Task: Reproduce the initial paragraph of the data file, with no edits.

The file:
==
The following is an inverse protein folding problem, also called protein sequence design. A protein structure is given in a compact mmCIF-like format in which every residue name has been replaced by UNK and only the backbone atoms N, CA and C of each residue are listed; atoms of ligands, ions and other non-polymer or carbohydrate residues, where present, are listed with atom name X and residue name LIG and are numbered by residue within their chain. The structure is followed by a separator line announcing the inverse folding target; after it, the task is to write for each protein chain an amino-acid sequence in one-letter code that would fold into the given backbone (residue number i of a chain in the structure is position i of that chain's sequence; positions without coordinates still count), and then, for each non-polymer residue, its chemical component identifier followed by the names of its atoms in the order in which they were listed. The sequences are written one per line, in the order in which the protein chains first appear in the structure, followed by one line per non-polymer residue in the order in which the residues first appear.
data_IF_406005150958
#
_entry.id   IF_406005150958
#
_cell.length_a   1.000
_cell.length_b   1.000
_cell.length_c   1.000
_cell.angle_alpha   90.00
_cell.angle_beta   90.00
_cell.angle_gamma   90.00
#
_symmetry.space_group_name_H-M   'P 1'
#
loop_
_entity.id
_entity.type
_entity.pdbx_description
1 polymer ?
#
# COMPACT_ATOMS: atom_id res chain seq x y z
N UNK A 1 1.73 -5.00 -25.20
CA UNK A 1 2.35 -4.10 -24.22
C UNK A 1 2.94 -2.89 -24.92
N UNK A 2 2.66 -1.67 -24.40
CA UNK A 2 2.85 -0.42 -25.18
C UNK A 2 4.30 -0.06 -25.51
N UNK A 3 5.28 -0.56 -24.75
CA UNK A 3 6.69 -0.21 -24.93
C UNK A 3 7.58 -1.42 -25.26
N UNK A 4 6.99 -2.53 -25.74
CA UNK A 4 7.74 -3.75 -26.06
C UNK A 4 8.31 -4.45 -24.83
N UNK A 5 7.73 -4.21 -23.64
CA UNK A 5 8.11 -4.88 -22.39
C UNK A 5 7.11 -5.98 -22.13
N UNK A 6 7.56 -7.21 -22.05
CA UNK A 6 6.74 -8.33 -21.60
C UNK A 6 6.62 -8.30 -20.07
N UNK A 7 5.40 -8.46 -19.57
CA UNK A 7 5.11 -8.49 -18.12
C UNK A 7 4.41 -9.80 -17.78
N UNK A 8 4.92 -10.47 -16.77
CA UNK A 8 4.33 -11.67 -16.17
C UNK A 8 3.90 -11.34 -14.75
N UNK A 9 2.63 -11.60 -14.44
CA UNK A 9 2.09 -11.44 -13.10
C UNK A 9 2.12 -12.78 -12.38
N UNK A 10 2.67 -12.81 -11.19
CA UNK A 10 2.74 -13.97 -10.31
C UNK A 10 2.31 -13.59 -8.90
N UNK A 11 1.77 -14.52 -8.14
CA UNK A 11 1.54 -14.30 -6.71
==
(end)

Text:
The following is an inverse protein folding problem, also called protein sequence design. A protein structure is given in a compact mmCIF-like format in which every residue name has been replaced by UNK and only the backbone atoms N, CA and C of each residue are listed; atoms of ligands, ions and other non-polymer or carbohydrate residues, where present, are listed with atom name X and residue name LIG and are numbered by residue within their chain. The structure is followed by a separator line announcing the inverse folding target; after it, the task is to write for each protein chain an amino-acid sequence in one-letter code that would fold into the given backbone (residue number i of a chain in the structure is position i of that chain's sequence; positions without coordinates still count), and then, for each non-polymer residue, its chemical component identifier followed by the names of its atoms in the order in which they were listed. The sequences are written one per line, in the order in which the protein chains first appear in the structure, followed by one line per non-polymer residue in the order in which the residues first appear.